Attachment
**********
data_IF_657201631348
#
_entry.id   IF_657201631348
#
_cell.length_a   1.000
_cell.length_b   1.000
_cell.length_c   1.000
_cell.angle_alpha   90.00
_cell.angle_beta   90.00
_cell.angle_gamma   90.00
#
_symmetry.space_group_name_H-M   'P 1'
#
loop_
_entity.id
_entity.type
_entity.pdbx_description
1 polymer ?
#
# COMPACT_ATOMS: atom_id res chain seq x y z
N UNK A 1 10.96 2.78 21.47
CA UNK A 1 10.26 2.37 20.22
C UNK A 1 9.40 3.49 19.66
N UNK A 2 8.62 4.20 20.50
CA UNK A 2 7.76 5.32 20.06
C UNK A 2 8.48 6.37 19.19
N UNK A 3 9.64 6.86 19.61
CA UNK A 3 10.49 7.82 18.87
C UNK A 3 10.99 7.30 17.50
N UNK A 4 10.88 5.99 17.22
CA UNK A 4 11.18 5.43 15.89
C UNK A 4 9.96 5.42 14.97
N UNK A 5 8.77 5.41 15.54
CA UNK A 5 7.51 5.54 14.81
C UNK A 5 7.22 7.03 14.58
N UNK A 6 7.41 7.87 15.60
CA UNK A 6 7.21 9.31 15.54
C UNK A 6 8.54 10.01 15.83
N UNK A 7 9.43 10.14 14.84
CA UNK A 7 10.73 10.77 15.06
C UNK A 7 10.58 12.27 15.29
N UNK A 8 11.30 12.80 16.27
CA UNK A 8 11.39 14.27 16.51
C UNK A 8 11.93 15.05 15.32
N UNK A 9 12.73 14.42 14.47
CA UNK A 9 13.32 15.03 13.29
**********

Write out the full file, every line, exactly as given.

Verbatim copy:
data_IF_657201631348
#
_entry.id   IF_657201631348
#
_cell.length_a   1.000
_cell.length_b   1.000
_cell.length_c   1.000
_cell.angle_alpha   90.00
_cell.angle_beta   90.00
_cell.angle_gamma   90.00
#
_symmetry.space_group_name_H-M   'P 1'
#
loop_
_entity.id
_entity.type
_entity.pdbx_description
1 polymer ?
#
# COMPACT_ATOMS: atom_id res chain seq x y z
N UNK A 1 10.96 2.78 21.47
CA UNK A 1 10.26 2.37 20.22
C UNK A 1 9.40 3.49 19.66
N UNK A 2 8.62 4.20 20.50
CA UNK A 2 7.76 5.32 20.06
C UNK A 2 8.48 6.37 19.19
N UNK A 3 9.64 6.86 19.61
CA UNK A 3 10.49 7.82 18.87
C UNK A 3 10.99 7.30 17.50
N UNK A 4 10.88 5.99 17.22
CA UNK A 4 11.18 5.43 15.89
C UNK A 4 9.96 5.42 14.97
N UNK A 5 8.77 5.41 15.54
CA UNK A 5 7.51 5.54 14.81
C UNK A 5 7.22 7.03 14.58
N UNK A 6 7.41 7.87 15.60
CA UNK A 6 7.21 9.31 15.54
C UNK A 6 8.54 10.01 15.83
N UNK A 7 9.43 10.14 14.84
CA UNK A 7 10.73 10.77 15.06
C UNK A 7 10.58 12.27 15.29
N UNK A 8 11.30 12.80 16.27
CA UNK A 8 11.39 14.27 16.51
C UNK A 8 11.93 15.05 15.32
N UNK A 9 12.73 14.42 14.47
CA UNK A 9 13.32 15.03 13.29